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Why are ultrasounds performed during pregnancy?

Also known as a sonogram, a pregnancy ultrasound uses short pulses of high-frequency, low-intensity sound waves to create images of the baby inside your uterus. Unlike X-rays, there is no radiation exposure to you or the baby. This test can be performed in a health care professional's office or in an outpatient diagnostic center.

Ultrasound has been used safely in obstetrics for decades. When performed early in the pregnancy, it can provide an accurate gestational age and due date for your baby and is sometimes more reliable than calculating your due date mathematically from your last period. Many expectant moms like to get an ultrasound hoping to learn the child's sex, but health care professionals are much more focused on looking for possible birth defects. If they suspect any problems with your baby, you may need other tests.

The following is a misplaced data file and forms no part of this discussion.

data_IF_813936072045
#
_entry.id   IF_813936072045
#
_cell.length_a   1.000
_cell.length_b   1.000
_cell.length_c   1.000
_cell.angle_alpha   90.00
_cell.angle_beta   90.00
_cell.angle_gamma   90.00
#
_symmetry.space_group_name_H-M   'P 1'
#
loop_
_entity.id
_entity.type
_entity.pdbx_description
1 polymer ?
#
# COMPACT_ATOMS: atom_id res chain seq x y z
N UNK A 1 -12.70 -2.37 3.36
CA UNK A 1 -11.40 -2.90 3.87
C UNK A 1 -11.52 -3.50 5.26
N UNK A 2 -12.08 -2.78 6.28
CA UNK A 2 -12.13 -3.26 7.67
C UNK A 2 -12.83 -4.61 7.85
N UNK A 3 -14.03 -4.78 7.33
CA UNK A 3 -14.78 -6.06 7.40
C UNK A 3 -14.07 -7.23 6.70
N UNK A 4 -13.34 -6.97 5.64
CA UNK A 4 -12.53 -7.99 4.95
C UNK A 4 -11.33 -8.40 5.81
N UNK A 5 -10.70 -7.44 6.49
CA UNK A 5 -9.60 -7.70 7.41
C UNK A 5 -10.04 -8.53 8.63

Most women experiencing a healthy pregnancy receive only one ultrasound, usually around 18 to 20 weeks, though you may have more than one.

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Important: This content reflects information from various individuals and organizations and may offer alternative or opposing points of view. It should not be used for medical advice, diagnosis or treatment. As always, you should consult with your healthcare provider about your specific health needs.